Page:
Aung San Suu Kyi, Burma's Pro-Democracy Leader, On Desert Island Discs

Burmese pro-democracy leader Aung San Suu Kyi said she is still "fond" of the country's army despite it putting her under house arrest for 15 years.

The Nobel Peace Prize winner, whose father Aung San is considered the father of modern-day Burma and founded its army, told Desert Island Discs host Kirsty Young that her Buddhist faith helped her defy the dictatorship that ran the country and later face them when she took her seat in parliament.

She said: "It's genuine, I'm fond of the army. People don't like me for saying that, there are many who have criticised me for being what they call a poster girl for the army - very flattering to be seen as a poster girl for anything at this time of life - but I think the truth is I am very fond of the army because I always thought of it as my father's army."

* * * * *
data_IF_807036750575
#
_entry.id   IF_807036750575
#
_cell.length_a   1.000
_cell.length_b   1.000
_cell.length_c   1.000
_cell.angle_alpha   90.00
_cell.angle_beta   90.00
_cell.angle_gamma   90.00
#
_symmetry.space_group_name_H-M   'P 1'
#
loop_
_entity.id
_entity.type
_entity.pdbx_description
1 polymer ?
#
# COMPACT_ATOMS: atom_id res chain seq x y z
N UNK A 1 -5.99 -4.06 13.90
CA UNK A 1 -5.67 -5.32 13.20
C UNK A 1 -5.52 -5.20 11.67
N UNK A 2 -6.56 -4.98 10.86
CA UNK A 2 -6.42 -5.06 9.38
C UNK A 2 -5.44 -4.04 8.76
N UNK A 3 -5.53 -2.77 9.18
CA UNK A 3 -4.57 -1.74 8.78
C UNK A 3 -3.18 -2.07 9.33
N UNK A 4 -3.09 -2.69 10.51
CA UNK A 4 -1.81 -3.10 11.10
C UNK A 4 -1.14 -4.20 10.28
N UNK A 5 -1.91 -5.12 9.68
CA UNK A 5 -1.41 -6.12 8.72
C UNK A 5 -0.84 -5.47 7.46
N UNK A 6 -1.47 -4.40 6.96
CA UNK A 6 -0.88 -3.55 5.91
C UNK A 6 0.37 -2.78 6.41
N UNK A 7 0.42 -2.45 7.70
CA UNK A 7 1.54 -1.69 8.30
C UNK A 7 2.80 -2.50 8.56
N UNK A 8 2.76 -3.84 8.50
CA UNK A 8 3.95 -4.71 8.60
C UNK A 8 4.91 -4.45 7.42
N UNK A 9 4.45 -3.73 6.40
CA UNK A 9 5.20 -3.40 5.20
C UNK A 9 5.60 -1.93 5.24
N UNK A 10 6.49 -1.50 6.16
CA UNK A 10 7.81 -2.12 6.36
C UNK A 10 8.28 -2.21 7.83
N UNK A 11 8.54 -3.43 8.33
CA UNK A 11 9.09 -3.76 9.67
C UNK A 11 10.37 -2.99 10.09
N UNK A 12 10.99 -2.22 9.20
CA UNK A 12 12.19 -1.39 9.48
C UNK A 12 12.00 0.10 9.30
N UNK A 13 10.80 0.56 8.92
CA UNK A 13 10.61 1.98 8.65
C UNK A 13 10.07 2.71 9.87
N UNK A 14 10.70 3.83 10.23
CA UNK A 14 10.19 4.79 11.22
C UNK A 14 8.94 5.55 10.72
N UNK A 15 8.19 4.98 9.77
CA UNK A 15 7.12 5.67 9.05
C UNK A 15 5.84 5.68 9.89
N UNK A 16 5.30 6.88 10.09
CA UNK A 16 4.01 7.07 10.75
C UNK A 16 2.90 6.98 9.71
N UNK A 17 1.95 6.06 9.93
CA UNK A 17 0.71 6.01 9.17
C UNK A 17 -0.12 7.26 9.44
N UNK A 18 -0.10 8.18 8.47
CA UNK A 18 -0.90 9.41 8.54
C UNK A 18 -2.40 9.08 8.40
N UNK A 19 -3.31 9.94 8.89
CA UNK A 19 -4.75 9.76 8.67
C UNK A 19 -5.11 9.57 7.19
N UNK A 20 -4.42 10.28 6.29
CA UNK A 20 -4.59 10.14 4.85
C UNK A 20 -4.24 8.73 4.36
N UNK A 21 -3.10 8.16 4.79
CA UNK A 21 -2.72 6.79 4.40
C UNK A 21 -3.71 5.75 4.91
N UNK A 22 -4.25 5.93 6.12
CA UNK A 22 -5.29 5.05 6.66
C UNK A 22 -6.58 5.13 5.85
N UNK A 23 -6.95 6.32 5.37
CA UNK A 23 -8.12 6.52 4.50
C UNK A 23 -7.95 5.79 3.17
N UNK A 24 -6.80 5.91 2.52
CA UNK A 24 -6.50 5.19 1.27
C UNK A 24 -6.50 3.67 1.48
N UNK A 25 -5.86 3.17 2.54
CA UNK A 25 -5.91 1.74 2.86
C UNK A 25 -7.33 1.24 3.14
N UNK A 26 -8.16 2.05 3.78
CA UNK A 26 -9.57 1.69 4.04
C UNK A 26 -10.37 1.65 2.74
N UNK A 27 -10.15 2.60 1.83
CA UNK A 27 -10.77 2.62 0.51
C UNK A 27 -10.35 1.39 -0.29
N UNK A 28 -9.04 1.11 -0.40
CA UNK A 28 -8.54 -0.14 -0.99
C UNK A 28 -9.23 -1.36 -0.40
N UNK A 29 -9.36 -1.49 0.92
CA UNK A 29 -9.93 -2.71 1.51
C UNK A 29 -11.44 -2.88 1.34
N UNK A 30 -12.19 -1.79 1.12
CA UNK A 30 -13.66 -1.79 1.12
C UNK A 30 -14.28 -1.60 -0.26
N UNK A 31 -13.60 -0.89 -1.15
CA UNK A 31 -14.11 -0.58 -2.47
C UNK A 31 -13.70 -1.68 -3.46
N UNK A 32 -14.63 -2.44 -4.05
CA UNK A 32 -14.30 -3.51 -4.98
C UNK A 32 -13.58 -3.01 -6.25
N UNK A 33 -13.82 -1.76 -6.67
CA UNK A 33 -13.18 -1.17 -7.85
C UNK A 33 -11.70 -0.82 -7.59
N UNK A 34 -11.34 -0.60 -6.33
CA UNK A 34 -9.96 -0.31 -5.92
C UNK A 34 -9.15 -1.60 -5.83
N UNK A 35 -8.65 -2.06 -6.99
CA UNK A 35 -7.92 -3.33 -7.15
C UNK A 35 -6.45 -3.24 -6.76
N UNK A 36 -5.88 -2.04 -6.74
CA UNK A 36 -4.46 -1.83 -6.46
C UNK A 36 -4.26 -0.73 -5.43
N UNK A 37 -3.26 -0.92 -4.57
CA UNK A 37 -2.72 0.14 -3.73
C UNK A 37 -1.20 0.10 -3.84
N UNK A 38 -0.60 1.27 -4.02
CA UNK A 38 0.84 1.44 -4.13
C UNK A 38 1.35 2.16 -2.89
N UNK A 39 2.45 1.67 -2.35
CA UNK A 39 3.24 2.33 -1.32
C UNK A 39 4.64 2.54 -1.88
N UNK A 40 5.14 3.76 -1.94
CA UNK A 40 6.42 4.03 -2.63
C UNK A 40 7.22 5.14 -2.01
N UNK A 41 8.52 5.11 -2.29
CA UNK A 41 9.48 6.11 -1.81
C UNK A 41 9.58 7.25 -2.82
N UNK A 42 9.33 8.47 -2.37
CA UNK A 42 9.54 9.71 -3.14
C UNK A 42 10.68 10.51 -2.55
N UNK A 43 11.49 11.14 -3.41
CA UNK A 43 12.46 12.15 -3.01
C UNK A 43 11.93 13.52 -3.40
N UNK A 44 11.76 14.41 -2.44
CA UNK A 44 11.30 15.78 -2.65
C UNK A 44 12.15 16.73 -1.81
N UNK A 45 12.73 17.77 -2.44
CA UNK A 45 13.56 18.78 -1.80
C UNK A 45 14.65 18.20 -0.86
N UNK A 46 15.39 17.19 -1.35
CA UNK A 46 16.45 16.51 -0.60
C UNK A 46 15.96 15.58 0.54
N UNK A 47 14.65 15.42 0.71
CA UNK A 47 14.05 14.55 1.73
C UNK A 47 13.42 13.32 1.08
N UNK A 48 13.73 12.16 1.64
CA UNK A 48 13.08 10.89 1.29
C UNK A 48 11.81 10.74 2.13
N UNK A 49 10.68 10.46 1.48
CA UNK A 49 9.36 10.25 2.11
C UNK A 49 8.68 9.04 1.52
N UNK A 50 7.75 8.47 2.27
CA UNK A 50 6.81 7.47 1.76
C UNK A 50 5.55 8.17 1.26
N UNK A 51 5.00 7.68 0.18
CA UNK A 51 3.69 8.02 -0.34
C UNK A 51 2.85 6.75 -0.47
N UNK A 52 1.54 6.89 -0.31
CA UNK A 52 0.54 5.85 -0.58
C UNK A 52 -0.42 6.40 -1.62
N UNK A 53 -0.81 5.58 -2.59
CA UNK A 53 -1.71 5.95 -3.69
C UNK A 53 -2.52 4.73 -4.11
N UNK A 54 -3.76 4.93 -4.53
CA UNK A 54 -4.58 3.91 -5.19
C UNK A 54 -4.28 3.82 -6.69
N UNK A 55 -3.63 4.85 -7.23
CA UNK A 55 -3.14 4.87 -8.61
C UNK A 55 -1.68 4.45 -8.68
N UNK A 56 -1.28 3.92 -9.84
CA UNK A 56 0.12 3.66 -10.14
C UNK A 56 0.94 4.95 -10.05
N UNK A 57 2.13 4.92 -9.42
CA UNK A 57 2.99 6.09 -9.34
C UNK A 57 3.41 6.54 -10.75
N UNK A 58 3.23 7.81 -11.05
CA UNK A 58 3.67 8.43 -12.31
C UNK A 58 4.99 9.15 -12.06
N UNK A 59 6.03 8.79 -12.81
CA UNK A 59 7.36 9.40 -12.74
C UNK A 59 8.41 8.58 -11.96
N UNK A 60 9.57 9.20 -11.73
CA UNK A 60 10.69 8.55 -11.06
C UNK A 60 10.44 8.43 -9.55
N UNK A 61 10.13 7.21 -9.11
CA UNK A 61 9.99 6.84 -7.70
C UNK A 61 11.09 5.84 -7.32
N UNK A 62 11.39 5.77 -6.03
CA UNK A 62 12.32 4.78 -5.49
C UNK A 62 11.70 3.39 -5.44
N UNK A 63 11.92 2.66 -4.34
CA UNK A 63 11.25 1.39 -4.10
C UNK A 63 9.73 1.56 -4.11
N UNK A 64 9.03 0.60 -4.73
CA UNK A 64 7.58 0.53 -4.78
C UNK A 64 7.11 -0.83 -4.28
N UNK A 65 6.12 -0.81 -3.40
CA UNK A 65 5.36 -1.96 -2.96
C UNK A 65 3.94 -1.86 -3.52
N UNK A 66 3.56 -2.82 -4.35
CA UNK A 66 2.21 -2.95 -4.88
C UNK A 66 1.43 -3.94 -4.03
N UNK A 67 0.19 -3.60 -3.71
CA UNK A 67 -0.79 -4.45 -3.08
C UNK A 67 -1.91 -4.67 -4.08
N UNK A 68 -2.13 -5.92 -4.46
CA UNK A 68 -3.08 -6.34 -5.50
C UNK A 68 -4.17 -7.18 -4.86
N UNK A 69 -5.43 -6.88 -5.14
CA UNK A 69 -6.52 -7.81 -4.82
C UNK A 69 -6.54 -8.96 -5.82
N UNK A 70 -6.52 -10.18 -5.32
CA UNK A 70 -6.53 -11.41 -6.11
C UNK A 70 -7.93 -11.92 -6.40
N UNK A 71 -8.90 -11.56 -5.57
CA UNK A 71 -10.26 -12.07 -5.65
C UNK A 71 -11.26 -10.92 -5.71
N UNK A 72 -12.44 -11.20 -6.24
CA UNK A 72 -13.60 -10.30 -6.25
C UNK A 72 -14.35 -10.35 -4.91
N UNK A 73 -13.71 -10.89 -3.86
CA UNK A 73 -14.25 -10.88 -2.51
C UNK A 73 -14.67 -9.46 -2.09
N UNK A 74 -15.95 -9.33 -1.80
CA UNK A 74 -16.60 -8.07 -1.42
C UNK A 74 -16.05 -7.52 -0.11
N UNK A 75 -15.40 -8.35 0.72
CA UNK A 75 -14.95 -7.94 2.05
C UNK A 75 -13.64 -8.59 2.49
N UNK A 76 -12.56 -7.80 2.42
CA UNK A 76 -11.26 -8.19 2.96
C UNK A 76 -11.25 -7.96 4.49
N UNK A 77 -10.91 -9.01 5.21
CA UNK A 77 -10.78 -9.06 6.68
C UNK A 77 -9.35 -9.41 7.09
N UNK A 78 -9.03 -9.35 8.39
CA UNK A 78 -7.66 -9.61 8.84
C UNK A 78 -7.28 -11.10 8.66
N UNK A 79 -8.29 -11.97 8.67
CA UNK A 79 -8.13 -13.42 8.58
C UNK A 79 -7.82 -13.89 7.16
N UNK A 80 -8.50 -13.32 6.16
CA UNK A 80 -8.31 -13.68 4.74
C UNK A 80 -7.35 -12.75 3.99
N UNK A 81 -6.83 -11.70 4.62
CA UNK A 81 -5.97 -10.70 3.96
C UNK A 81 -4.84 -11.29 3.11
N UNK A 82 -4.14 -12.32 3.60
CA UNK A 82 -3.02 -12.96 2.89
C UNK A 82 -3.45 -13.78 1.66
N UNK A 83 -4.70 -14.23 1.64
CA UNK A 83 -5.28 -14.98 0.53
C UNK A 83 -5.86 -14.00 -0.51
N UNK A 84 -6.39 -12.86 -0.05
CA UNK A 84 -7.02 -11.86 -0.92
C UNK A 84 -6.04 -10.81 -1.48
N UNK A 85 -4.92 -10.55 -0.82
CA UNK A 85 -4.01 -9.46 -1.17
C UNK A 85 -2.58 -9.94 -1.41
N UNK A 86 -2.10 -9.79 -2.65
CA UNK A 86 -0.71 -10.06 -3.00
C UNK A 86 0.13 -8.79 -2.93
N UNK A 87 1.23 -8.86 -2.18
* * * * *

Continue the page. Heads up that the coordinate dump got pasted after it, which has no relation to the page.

Speaking on the Radio 4 show, recorded in December at her home in Burma, she said the army had done "terrible" things in the country, but she hoped they would redeem themselves.

Suu Kyi said she very much hoped she would win the 2015 general election. “People are always very modest when they [discuss elections], but I think that’s a lot of nonsense. If you’re a politician and you’re the leader of a party, then you should want government power in your hands.”

The programme also provided a Desert Island Discs first when she picked a record - Green, Green Grass Of Home by Tom Jones - despite never having heard it after it was recommended by her personal assistant.

She said: "I asked her which piece of music she'd like to choose and she said the Green, Green Grass Of Home and she explained to me when she was working as a doctor in England it used to remind her of Burma and I hope I like it."

Suu Kyi said she would take the Buddha-Dharma to the desert island as her only book. Her luxury item would be a rose plant.